In recent weeks, anti-Catholicism has begun to take root in the Black Lives Matter movement with the desecration of monuments dedicated to St. Junipero Serra and now St. Louis IX, the beloved French king upon whom the city of St. Louis, Missouri is named after.
Over the weekend, as Black Lives Matter activists desecrated the statue dedicated to St. Louis IX amid calls to remove it and change the city’s name due to his participation in the Crusades, the Archdiocese of St. Louis released a statement defending the saint’s honor and the city’s namesake.
“The history of the statue of St. Louis, the King is one founded in piety and reverence before God, and for non-believers, respect for one’s neighbor,” the archdiocese said in a statement. “The reforms that St. Louis implemented in French government focused on impartial justice, protecting the rights of his subjects, steep penalties for royal officials abusing power, and a series of initiatives to help the poor.”
The archdiocese then recalled the saint’s profound work of charity, setting an example for all the rich and powerful to follow for ages to come.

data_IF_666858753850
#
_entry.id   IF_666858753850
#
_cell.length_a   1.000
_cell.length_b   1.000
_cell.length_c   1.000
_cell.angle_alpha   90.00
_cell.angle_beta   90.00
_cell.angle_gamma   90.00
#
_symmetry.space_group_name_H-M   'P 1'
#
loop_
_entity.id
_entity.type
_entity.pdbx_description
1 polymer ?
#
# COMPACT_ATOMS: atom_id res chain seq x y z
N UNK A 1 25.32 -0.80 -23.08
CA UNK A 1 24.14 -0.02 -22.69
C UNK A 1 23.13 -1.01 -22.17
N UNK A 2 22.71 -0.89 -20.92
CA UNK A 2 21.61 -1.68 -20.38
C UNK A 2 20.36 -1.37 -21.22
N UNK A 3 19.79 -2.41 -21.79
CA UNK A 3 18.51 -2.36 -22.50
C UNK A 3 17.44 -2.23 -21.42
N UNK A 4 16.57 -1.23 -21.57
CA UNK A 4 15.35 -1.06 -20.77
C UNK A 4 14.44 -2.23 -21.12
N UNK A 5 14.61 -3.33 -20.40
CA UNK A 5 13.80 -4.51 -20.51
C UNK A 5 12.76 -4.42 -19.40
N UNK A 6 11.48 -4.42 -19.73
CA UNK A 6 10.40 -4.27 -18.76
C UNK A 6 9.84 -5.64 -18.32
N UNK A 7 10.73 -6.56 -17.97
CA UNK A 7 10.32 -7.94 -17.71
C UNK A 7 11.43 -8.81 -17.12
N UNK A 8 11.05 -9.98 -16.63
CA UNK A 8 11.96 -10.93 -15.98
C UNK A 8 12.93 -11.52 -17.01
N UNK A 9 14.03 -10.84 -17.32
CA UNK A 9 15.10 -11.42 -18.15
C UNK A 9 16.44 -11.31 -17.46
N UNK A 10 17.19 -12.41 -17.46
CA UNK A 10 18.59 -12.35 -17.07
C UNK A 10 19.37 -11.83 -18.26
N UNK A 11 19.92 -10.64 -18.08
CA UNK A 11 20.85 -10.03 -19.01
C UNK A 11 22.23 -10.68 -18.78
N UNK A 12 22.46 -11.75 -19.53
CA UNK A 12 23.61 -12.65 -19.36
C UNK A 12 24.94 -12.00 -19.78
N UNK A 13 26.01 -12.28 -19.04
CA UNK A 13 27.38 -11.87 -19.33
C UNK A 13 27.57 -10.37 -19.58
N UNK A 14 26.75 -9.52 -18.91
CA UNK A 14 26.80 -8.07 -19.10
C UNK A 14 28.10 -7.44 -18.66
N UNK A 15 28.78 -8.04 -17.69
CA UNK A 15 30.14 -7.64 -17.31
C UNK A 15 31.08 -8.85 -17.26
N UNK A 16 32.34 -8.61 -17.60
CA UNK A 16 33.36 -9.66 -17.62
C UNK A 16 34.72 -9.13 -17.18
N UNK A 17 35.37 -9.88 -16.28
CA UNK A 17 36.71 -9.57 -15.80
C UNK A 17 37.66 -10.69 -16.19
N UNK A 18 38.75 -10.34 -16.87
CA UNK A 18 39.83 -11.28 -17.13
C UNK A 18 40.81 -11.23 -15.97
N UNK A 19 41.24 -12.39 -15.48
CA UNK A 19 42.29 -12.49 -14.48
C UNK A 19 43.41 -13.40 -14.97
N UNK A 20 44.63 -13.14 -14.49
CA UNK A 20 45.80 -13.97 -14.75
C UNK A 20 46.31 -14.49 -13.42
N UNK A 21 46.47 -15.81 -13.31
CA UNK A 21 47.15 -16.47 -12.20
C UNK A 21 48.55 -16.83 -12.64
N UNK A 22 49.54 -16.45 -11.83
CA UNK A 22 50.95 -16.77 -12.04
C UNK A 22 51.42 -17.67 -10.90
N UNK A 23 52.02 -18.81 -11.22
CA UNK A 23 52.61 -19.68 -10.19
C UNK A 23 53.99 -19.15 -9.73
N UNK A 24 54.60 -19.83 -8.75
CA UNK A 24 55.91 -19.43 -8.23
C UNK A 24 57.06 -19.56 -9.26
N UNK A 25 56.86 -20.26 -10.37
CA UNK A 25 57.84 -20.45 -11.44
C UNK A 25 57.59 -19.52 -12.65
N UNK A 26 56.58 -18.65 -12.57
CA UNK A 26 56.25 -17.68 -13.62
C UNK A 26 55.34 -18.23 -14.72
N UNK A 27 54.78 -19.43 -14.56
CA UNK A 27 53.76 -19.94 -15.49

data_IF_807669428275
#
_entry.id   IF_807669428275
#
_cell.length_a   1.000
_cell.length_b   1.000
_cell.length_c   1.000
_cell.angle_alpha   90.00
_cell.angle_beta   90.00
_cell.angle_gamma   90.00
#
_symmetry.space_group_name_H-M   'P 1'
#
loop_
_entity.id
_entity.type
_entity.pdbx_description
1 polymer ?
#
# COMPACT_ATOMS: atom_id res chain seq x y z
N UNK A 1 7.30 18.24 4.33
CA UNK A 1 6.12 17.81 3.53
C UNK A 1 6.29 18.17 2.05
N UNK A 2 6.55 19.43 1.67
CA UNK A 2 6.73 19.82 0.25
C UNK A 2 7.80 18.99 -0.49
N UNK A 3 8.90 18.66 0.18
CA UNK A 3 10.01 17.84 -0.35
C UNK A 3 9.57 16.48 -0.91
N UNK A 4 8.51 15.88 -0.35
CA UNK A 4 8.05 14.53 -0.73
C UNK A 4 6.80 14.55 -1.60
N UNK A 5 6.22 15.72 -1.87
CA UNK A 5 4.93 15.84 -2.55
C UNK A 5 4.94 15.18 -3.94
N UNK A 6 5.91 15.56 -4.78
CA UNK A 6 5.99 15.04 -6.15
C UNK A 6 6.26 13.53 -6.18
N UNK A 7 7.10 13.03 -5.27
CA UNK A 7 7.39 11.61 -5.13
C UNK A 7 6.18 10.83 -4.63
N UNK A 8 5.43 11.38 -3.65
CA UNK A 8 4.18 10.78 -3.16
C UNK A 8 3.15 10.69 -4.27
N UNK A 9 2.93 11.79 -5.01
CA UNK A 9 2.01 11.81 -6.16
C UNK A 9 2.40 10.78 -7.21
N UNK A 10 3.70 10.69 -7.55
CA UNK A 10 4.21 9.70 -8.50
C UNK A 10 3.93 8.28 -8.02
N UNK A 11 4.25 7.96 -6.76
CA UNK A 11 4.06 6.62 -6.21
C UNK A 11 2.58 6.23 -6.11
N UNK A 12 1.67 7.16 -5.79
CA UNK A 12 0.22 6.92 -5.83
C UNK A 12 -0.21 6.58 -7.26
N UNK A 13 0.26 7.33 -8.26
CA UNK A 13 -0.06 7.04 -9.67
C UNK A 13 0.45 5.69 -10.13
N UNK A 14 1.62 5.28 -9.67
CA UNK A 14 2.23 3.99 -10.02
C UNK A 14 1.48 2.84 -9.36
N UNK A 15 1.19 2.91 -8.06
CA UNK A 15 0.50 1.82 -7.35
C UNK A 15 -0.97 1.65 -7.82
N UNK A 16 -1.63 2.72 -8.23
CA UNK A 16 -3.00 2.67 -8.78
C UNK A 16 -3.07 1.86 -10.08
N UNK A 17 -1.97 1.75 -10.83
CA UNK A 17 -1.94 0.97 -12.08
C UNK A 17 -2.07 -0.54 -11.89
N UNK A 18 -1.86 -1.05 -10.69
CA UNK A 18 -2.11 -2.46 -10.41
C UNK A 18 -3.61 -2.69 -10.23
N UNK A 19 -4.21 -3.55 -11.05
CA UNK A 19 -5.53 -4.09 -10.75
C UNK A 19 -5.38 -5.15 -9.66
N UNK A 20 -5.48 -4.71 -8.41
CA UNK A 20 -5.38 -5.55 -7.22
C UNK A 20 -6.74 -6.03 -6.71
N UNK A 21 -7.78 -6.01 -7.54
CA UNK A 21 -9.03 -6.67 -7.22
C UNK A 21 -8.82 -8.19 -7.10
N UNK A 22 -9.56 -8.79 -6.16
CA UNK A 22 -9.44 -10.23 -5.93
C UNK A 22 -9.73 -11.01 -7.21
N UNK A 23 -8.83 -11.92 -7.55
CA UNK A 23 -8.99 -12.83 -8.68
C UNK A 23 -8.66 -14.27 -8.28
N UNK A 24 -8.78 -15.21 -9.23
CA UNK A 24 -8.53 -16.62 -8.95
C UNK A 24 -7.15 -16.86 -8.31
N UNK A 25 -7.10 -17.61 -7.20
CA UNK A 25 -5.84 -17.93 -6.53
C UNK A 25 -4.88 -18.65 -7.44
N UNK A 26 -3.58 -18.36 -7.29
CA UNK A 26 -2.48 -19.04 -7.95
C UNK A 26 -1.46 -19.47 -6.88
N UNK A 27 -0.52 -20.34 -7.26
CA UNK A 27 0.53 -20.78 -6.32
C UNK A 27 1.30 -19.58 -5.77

“King Louis IX’s renowned work in charity helped elevate him to Sainthood. His daily suppers were shared with numerous beggars, whom he invited to the royal table. On many evenings, he would not let them leave before he washed their feet,” said the statement. “He personally paid to feed more than 100 poor Parisians every day. His care for the sick was equally moving; St. Louis frequently ministered to lepers. He also created a number of hospitals, including one for the blind and another for ex-prostitutes.”
“For Catholics, St. Louis is an example of an imperfect man who strived to live a life modeled after the life of Jesus Christ,” the statement continued. “For St. Louisans, he is a model for how we should care for our fellow citizen, and a namesake with whom we should be proud to identify. The sword on his statue is not raised for warfare, but rather is held with the blade down—a symbol of peace. In his recent statement on Racism, Justice and Peace.”
The statement concluded with a call to create a more just and equal society while condemning racism in all its forms.
“As Catholics, we believe that each person—no matter their race, religion, background or belief—is created in the image and likeness of God,” it concluded. “As such, all should be treated with love, respect and dignity. We should not seek to erase history, but recognize and learn from it, while working to create new opportunities for our brothers and sisters.”
As noted by Catholic News Agency, activists began rallying at the “Apotheosis of St. Louis, which has been a fixture in front of the St. Louis Art Museum for over a century. Leaders of the protests have called for the statues’ removal because of St. Louis’ ‘antisemitism [and] Islamophobia.’”
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